RURAL ROUTES/Margot Ford McMillen

Those Who Remember the Civil War Fondly

On July 4, there was a parade of old cars on Court Street. The first convertibles, each restored a polished to 1960s glamor, carried the names of local-boy soldiers killed in Vietnam, each with a name and each carrying family members. The bright colors of the cars, the waving families, provided a moving contrast to the messages on their signs. Kids, born about when I was, dead when I was in college.

After the convertibles came a long line of restored old vehicles driven by veterans, a long line let me repeat, then few motorcycles driven by American Legion members in their vests, then enough fire trucks to make us all worry that the entire county could burn with nobody being able to get to the trouble. Then, finally, the high school band and at the end, where they always are, the horses.

It was a fine parade, brought a lot of people downtown, and it carried its bit of controversy. One parader, a Vietnam veteran who is a known entity here, long-bearded and addled, soft-spoken and sometimes drunk, drove his military-style jeep with the Confederate flag displacing Old Glory for the highest position. We all know this guy but I was surprised the veterans in the parade hadn’t pulled his display out. I figured that they figured that the VFWs are full of vets ready to flick into PTSD mode and, hey, it’s tough to be a single guy in a small town.

But, around me and my friends who had come mostly to hear the band and opine about the horses, minds reeled and tongues wagged when the jeep rolled by.

“We should boo,” said Jane. I replied that that’s exactly the attention he wanted.

“We should turn our backs then,” she said, with the kind of giggle that said she wouldn’t do it unless I did.

I said I needed time to process. Just as I said it, one couple standing near me gave each other a high-five.

“Republicans,” Jane said.

“Where is the band?” I countered, hoping to distract her.

Now I’ve had some time to process and it’s clear that the Confederate flag has a ton of lessons for us, first of which is that we need to study war differently. For the winners, wars are easy to forget. Witness the “Made in Vietnam” sticker on your latest t-shirt.

For the losers, it’s a different story. The symbols of the loss go on for years, adopted by every disheartened citizen and defended... forever.

The 150th anniversary of Civil War battles goes on. The Missouri State Museum put together a nice display, with displays and stacks of brochures you could carry off. Since I know the people assigned to carry this display around, I stopped to say howdy and I pointed out the major error... there is only one image of a woman, and she was in a panel that represented refugees from the rural areas of the state, driven from home to the city of St. Louis.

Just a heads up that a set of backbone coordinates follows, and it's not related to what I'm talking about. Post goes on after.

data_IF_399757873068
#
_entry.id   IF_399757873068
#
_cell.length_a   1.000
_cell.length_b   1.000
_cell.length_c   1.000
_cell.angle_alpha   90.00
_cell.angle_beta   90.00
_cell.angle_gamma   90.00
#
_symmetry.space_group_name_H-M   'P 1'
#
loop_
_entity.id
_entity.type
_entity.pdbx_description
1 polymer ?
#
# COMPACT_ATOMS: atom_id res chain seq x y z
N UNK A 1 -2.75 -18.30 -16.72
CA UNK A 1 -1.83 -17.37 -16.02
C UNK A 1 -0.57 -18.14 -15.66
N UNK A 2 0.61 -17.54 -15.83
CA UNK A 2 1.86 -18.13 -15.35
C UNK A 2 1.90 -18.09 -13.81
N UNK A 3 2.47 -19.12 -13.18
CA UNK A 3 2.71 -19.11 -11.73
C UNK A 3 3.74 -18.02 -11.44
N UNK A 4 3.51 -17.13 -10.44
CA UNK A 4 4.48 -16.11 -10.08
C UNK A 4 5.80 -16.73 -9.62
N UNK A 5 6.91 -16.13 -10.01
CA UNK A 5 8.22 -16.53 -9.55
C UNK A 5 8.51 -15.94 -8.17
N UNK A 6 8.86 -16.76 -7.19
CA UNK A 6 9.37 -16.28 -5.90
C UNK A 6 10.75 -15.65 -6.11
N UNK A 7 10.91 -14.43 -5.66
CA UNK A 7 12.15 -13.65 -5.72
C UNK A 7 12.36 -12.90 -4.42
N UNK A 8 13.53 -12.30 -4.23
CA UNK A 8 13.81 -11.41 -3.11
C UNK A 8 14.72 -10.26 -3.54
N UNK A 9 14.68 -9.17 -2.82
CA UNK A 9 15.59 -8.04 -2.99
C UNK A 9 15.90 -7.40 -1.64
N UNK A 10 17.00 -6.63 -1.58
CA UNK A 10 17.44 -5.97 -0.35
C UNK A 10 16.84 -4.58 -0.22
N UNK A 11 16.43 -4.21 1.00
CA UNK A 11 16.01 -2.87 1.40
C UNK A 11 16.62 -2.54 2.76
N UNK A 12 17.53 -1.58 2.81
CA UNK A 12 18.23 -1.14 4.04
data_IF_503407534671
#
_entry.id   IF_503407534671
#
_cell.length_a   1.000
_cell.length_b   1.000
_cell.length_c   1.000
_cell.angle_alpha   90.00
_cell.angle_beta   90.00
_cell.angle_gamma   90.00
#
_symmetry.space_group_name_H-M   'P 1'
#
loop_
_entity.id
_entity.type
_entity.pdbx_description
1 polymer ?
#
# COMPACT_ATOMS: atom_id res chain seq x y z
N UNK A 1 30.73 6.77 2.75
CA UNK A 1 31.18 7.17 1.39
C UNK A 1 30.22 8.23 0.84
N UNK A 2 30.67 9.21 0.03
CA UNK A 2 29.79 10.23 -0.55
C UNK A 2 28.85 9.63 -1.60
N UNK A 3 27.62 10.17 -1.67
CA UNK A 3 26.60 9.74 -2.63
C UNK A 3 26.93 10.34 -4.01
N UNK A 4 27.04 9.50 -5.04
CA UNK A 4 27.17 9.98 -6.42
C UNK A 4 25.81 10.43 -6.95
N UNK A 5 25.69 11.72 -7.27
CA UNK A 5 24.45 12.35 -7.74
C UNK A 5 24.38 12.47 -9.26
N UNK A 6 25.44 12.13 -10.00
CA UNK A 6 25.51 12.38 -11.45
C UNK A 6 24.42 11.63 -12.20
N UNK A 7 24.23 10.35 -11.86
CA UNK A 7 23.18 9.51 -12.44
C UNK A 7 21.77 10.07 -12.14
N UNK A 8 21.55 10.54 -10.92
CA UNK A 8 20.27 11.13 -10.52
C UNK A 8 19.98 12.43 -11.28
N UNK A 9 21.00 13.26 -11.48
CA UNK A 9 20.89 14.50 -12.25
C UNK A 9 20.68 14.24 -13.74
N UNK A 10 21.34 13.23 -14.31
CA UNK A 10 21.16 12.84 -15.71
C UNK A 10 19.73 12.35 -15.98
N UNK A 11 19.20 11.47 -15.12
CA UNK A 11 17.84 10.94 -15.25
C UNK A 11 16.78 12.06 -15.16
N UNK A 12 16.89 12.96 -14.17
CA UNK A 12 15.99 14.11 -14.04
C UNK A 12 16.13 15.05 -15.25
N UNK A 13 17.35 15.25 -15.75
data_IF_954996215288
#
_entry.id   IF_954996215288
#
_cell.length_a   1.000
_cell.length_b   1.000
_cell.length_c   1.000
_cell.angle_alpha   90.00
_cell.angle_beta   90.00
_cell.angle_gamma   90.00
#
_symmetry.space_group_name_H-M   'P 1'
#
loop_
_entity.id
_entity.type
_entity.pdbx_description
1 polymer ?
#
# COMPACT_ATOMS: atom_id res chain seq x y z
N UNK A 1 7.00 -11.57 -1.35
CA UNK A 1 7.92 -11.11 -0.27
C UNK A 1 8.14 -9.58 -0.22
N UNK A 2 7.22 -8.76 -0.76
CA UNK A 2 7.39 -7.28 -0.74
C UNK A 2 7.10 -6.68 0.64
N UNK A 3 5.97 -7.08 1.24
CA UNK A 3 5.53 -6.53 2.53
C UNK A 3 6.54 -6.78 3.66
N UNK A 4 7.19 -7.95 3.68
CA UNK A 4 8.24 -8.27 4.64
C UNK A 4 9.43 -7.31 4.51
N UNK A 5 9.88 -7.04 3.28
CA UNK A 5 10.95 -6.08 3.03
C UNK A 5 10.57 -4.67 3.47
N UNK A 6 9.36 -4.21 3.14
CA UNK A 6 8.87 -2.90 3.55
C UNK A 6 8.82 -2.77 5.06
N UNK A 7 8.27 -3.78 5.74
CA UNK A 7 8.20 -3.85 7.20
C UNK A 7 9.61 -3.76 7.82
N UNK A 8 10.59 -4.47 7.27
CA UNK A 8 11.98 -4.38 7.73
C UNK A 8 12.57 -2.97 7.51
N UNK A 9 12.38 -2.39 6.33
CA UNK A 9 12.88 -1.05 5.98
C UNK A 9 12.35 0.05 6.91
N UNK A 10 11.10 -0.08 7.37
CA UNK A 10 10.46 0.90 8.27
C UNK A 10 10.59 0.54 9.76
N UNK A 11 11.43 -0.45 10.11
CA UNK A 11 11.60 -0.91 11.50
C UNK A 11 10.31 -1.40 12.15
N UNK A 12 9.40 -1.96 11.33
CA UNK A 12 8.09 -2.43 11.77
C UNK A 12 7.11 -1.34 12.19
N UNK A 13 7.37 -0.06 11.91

This particular image showed this woman, her husband, a passle of children, looking woeful and distressed but also, somehow, strong. They would survive, it seems to say, but they have no idea how.

The answer to their situation was another group of women ... the Ladies Union Aid Society. When the refugees were pouring into St. Louis, the LUAS found housing, clothing, medical attention, occupations, and food. In fact, they raised the gardens and built the kitchens to feed the refugees and supply the hospitals full of wounded that were also flooding the city.

The LUAS’ office was at City General Hospital as thousands of wounded soldiers came to St. Louis. The women cut sheets and clothing into strips for bandages and rolled them into neat coils for the doctors. In the early days of the War, LUAS members helped only Union soldiers and their families. In November 1863, their mission changed to include Confederates. They saw firsthand the ravages of war and the poverty of widows and children as they visited the sick, read to the soldiers, and held the hands of the dying.

In 1863, they were visiting a Refugee Home, the Gratiot Street Prison Hospital, and 684 destitute soldiers’ families. They staffed the kitchen at Benton Barracks, serving 19,382 meals between May and October, financing their work with fund-raisers and donations. They won a government contract to cut and assemble hospital garments, putting five hundred soldiers’ wives to work. They raised over half a million dollars for their projects.

Thousands of newly freed slaves, mostly women and children, came to St. Louis and were housed in the Benton Barracks and the Missouri Hotel, which severely strained city services. One mother of five became treasurer of the Freedmen’s Relief Society, raising money to establish a hospital. With a letter in the newspaper, she singlehandedly raised three thousand dollars.

If we want to find some lessons from the cruel war years, we shouldn’t be waving flags, teaching about generals, or arguing about slavery vs. state’s rights or brother fighting brother. In other words, let’s not just reinforce something that we all know ... War is Hell, and it’s all about conflict.

But reconciliation? Kindness? How do we honor it?

Margot Ford McMillen farms near Fulton, Mo. Email:

From The Progressive Populist, August 15, 2015

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